I Was Shot By A Sniper In Iraq. Here's What You Don't Understand About Life After War.

"When I’m in a parking lot, I can feel my sniper looking at me through the scope of their gun. My body gets hot and I begin to sweat."
The author in Iraq in 2006.
The author in Iraq in 2006.
Courtesy of David Kendrick

On June 17, 2007, at the age of 20, I was shot in Iraq by a sniper while serving as a cavalry scout in the United States Army. The bullet shattered my femur, severed my femoral artery, and clipped my sciatic nerve. I lay in bed for three months while being rolled in and out of operating rooms. It took 17 surgeries before I was whole again ― at least physically.

I left pieces of myself in Iraq that day ― both literally and figuratively. Many combat veterans who deploy often leave pieces of themselves in combat zones. Some combat veterans deploy so many times that at some point, all that remains is a shell of a person who once exuded happiness and goodwill toward others.

Post-Traumatic Stress Disorder, or PTSD, may affect an individual after a traumatic experience or event. According to the Mayo Clinic, “Fear, anxiety, anger, depression, and guilt [are all] common reactions to trauma.” Since the day I was injured, I’ve felt all five of these emotions.

I am fearful of getting shot by my sniper again. This particular scenario is personal to me, but I can guarantee you that there are thousands of other veterans who are going through the same thing. PTSD for veterans is more than being afraid of or triggered by loud noises, like fireworks or cars backfiring, which is a common trope in TV shows and movies. It’s the fear of reliving the most traumatic events of your life. Of course, PTSD is not exclusive to the veteran community, but the events that spark our trauma are.

A civilian may have PTSD after a traumatic event like a car wreck. For veterans, traumatic events can be improvised explosive devices blowing up Humvees, helicopters getting shot down, or in my case, getting shot by a sniper. These are not the kind of events that the average person can relate to, but they’re what veterans often relive for the rest of our lives.

That’s what leads to the next factor: anxiety. Many veterans avoid participating in events that remind them of combat. I have a friend who doesn’t leave his home because he is afraid to be in crowds of people. The social lives of many veterans are impacted in this way. As a result, relationships with friends and family suffer greatly.

The author in physical therapy at Evans Army Community Hospital in Ft. Carson, Colorado, in 2007.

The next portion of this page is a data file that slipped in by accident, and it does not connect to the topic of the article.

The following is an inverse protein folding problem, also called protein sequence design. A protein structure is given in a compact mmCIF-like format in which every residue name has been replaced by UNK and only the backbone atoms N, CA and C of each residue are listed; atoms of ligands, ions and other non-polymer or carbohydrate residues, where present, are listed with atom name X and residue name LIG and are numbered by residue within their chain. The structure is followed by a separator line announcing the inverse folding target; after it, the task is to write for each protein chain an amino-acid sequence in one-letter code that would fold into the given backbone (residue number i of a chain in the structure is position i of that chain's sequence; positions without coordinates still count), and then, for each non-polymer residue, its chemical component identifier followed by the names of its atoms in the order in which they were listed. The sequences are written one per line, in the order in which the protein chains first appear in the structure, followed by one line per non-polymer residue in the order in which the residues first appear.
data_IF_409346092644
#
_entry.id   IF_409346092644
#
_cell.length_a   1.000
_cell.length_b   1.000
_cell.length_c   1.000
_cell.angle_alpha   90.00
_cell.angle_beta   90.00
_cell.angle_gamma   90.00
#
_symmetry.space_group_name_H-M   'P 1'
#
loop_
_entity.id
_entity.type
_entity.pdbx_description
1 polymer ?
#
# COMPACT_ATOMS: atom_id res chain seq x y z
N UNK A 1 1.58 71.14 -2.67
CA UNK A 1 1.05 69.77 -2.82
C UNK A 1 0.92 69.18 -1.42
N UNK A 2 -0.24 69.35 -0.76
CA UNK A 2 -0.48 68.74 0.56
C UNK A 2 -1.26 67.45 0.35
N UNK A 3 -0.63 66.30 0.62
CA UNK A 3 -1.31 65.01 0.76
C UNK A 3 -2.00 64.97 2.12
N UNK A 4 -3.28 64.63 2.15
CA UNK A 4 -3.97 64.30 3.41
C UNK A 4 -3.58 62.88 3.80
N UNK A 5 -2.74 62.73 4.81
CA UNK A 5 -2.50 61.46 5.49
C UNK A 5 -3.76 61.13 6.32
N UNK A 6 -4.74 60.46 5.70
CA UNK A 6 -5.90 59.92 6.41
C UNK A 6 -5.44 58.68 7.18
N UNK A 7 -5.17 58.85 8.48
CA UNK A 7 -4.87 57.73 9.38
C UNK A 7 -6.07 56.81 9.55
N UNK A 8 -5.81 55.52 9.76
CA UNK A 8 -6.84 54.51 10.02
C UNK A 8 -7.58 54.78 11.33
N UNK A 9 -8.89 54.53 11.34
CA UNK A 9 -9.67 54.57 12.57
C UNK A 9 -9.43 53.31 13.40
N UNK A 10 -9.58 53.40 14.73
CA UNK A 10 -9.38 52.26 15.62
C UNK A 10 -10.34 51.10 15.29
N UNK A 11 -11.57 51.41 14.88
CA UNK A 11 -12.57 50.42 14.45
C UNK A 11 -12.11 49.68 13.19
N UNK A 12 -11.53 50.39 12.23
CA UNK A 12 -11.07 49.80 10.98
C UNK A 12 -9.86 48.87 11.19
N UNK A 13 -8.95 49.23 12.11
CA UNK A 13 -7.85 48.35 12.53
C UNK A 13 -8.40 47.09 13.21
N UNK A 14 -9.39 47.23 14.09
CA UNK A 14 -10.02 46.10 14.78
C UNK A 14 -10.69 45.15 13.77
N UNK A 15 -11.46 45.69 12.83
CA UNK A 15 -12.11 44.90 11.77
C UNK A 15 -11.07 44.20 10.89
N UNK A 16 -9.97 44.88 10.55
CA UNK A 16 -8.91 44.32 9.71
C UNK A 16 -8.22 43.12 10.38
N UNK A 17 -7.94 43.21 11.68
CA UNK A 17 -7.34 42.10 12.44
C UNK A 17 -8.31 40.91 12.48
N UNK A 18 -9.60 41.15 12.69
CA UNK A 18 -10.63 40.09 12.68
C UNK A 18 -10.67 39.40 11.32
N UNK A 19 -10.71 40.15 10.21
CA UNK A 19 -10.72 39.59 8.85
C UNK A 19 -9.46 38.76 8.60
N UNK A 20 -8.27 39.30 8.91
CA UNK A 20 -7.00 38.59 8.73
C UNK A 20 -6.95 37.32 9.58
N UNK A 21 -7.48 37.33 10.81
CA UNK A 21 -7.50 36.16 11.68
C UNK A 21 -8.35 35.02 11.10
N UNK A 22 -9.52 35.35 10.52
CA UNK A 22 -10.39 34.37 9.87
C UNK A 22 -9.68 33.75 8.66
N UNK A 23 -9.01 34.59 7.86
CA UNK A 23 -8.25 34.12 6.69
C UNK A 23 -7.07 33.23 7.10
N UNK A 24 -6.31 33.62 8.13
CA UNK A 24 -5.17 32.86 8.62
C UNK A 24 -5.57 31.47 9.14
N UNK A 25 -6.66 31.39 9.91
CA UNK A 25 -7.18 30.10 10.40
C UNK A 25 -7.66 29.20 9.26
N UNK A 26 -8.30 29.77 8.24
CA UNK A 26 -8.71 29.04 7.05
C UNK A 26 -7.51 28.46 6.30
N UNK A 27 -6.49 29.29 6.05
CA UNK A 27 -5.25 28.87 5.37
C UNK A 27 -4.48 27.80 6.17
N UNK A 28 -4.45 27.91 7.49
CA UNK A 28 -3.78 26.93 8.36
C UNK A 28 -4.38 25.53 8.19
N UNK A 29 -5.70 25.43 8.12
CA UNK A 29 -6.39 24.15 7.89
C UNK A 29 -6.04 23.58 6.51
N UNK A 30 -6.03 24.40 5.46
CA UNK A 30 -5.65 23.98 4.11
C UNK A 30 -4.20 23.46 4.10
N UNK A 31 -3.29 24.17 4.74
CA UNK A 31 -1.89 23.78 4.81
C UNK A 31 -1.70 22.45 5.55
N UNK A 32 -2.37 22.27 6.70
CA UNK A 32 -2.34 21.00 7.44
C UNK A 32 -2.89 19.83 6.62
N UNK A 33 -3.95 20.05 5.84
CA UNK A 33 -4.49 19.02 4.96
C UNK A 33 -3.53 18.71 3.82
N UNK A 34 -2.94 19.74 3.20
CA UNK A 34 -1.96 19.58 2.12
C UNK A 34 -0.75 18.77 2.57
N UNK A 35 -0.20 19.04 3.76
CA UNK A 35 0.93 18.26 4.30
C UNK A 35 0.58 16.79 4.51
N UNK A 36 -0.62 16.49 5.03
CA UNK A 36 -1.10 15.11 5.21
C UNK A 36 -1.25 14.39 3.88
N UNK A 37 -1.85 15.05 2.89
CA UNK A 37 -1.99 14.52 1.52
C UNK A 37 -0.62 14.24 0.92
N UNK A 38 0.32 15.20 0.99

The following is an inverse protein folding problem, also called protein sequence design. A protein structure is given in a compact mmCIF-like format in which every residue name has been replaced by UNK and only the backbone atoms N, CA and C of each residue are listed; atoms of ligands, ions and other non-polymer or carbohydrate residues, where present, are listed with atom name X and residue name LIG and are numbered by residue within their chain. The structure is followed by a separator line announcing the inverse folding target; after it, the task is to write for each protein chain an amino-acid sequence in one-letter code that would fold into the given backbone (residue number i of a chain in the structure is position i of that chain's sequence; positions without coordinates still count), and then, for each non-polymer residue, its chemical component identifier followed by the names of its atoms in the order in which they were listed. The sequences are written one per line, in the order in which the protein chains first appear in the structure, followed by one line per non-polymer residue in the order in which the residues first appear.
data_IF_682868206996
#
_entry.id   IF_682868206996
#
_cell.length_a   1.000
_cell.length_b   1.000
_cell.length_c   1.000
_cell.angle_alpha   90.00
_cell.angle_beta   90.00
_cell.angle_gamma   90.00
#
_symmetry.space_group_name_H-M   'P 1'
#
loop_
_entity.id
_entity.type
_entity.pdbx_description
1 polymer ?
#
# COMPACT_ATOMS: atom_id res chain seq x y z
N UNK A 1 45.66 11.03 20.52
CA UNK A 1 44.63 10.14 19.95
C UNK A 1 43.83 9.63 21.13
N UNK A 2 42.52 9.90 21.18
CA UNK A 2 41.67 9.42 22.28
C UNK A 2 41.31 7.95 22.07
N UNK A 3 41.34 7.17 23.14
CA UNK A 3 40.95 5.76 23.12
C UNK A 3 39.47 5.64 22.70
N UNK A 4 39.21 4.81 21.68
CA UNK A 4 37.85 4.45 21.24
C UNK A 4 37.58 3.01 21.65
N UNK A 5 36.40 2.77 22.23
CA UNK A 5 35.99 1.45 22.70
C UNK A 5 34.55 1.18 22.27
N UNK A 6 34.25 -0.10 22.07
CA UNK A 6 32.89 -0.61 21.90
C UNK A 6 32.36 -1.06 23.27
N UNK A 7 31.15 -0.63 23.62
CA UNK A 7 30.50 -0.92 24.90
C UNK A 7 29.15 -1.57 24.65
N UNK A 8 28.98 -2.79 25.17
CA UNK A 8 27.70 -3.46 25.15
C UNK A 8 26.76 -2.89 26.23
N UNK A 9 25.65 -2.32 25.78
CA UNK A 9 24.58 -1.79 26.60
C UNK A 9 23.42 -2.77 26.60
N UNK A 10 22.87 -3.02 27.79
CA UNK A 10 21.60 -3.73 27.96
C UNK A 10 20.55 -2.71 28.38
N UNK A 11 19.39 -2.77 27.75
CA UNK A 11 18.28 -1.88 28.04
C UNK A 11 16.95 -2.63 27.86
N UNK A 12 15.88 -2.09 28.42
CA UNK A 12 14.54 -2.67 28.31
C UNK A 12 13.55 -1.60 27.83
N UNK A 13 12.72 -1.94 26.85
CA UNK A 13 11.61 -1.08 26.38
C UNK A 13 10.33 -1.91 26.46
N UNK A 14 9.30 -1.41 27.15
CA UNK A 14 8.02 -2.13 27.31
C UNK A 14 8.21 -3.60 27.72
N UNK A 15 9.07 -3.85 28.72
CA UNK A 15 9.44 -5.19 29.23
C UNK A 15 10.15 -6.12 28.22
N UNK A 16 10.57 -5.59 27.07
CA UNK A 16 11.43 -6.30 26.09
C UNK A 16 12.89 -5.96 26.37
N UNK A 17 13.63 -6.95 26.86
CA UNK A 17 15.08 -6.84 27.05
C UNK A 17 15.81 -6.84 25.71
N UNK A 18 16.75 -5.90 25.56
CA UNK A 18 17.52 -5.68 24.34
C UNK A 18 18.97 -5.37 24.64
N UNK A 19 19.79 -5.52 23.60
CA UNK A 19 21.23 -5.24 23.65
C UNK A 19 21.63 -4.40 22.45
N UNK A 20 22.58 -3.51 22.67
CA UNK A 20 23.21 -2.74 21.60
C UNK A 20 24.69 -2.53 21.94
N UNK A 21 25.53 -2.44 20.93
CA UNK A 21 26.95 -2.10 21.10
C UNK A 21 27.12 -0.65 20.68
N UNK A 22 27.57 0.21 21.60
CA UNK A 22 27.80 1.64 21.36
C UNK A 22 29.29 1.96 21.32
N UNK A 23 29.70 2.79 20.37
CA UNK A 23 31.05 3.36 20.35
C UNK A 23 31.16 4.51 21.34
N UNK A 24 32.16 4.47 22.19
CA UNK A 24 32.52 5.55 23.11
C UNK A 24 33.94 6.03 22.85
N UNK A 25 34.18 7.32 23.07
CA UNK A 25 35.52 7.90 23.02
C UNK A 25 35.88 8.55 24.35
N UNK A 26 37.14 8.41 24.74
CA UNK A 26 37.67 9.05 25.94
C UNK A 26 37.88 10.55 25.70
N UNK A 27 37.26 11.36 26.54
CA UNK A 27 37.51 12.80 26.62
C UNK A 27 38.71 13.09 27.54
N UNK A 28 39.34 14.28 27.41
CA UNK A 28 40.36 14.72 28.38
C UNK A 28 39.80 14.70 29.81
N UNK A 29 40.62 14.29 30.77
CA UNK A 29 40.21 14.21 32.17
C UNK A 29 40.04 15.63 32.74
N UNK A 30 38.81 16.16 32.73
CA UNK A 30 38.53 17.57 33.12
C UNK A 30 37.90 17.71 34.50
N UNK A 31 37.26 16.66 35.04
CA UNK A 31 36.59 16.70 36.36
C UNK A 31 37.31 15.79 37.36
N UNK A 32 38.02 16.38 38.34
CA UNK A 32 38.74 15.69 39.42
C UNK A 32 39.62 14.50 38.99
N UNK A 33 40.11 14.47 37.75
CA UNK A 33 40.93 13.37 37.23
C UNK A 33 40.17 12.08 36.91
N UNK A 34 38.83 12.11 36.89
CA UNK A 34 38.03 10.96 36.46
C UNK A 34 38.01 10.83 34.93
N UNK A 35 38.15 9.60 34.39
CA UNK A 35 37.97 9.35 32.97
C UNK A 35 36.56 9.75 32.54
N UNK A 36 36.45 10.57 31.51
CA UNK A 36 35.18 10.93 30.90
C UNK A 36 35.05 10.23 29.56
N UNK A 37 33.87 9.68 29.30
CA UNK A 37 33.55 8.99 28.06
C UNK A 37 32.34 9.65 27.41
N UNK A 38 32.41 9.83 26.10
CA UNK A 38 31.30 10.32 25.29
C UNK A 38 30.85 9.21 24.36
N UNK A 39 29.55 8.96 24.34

The author in physical therapy at Evans Army Community Hospital in Ft. Carson, Colorado, in 2007.
Courtesy of David Kendrick

Husbands and wives have a hard time reconnecting with their spouses, fathers and mothers have a hard time building relationships with their children, and the veteran lives alone with their thoughts. A veteran’s anxiety can increase because they repeatedly think of their traumatic event and feel trapped inside their heads with their memories. Soon, we can become our own worst enemies. It’s frustrating for everyone ― the veteran, as well as the family and friends of the veteran. One day, one of my high school friends even asked: “Man, what happened to the old David I knew before the Army?”

After leaving a combat zone there is an adjustment period veterans may go through. It takes time to get used to being in a “normal” environment again. It takes time to become affectionate again with significant others, to show compassion and empathy toward others, to know that not everything is trying to hurt or kill you. Sometimes, for those dealing with severe PTSD, it’s hard to differentiate who wants to do you harm and who doesn’t. These individuals can become a danger to themselves and others.

Christopher R. Lee writes in his book, “The Eleventh Hour: Navigating Posttraumatic Stress Disorder Within a Veterans’ Community,” that an individual can “exhibit recurring symptoms of distress by reliving the event through images, thoughts, dreams, and acting out the event in a flashback.” These recurring symptoms seem to always happen at the most inconvenient times ― while watching a movie, while at the park with your family, as a civilian in the workplace. This is what makes it so difficult for some veterans to integrate back into the civilian world. Those who have not been in combat zones just don’t get it ― especially in the workplace. I’ve found that a company will be proud to say they are a veteran-friendly employer, but when a veteran is hired, the human resources department isn’t trained on how to deal with the unique challenges that veterans may have.

Earlier, I mentioned that I am constantly afraid of being shot by a sniper again. In my mind, the reason my sniper didn’t kill me in Iraq is because he or she wanted me to recover and live a healthy, normal life. I believe that when I am the happiest, and everything is great in my life, they will shoot me again and this time they’ll finish the job.

How likely is this to be true? The odds are probably close 0%. However, every time I hear a loud crack in public, every time I feel someone standing behind me, and every time I find myself in a parking lot, I get the feeling my sniper is still there. Waiting.